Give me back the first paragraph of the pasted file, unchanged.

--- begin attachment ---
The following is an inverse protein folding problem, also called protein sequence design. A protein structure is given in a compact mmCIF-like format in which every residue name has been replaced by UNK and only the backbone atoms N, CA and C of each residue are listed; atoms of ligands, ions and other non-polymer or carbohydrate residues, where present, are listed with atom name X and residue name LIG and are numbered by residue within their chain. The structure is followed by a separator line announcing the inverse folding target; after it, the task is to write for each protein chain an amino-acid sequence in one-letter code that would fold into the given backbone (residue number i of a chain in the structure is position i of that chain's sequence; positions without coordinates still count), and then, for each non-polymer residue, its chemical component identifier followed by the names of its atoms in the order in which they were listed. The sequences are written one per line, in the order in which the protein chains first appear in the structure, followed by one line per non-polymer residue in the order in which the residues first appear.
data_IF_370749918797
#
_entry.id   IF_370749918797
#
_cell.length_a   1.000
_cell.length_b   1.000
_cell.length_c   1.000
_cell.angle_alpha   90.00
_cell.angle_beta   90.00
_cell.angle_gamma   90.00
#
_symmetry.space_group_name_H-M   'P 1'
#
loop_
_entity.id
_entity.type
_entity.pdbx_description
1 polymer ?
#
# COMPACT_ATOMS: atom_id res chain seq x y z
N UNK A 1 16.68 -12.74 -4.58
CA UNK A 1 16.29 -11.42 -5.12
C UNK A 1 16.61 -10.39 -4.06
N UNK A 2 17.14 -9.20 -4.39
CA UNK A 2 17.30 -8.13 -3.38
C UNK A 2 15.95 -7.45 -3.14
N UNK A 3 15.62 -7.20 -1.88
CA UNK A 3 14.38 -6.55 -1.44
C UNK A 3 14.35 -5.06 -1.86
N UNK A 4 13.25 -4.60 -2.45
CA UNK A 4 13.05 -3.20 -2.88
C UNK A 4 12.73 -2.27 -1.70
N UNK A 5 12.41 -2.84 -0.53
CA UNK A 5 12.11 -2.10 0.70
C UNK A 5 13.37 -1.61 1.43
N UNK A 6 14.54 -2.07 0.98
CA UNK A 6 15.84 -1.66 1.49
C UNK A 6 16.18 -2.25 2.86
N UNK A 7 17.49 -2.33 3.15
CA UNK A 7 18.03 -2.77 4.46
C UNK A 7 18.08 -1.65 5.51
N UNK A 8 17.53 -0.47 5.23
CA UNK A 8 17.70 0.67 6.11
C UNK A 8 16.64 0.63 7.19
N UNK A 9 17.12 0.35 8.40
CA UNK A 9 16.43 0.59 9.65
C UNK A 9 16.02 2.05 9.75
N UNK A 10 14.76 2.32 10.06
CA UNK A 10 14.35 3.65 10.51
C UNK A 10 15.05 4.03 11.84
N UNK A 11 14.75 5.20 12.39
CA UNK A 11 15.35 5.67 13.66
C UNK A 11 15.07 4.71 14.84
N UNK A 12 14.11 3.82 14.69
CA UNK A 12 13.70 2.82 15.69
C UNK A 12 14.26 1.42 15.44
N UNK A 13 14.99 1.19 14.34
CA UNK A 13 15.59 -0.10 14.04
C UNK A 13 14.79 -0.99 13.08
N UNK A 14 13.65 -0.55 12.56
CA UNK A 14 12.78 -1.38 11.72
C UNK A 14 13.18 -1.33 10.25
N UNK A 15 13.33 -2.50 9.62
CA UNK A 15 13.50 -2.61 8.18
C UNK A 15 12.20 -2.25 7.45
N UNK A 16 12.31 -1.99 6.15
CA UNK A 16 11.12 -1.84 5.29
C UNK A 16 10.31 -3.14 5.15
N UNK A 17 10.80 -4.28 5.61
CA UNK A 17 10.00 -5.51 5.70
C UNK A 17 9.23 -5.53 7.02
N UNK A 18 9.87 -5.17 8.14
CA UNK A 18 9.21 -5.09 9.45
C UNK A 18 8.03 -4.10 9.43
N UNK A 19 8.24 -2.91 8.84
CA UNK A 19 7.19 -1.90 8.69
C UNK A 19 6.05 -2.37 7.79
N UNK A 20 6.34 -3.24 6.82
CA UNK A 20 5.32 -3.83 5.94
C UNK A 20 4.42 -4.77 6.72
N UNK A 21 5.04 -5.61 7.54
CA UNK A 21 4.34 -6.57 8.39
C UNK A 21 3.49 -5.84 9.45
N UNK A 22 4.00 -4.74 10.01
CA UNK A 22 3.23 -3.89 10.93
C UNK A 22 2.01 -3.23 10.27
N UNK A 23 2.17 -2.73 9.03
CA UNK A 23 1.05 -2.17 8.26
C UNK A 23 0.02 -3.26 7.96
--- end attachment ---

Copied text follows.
The following is an inverse protein folding problem, also called protein sequence design. A protein structure is given in a compact mmCIF-like format in which every residue name has been replaced by UNK and only the backbone atoms N, CA and C of each residue are listed; atoms of ligands, ions and other non-polymer or carbohydrate residues, where present, are listed with atom name X and residue name LIG and are numbered by residue within their chain. The structure is followed by a separator line announcing the inverse folding target; after it, the task is to write for each protein chain an amino-acid sequence in one-letter code that would fold into the given backbone (residue number i of a chain in the structure is position i of that chain's sequence; positions without coordinates still count), and then, for each non-polymer residue, its chemical component identifier followed by the names of its atoms in the order in which they were listed. The sequences are written one per line, in the order in which the protein chains first appear in the structure, followed by one line per non-polymer residue in the order in which the residues first appear.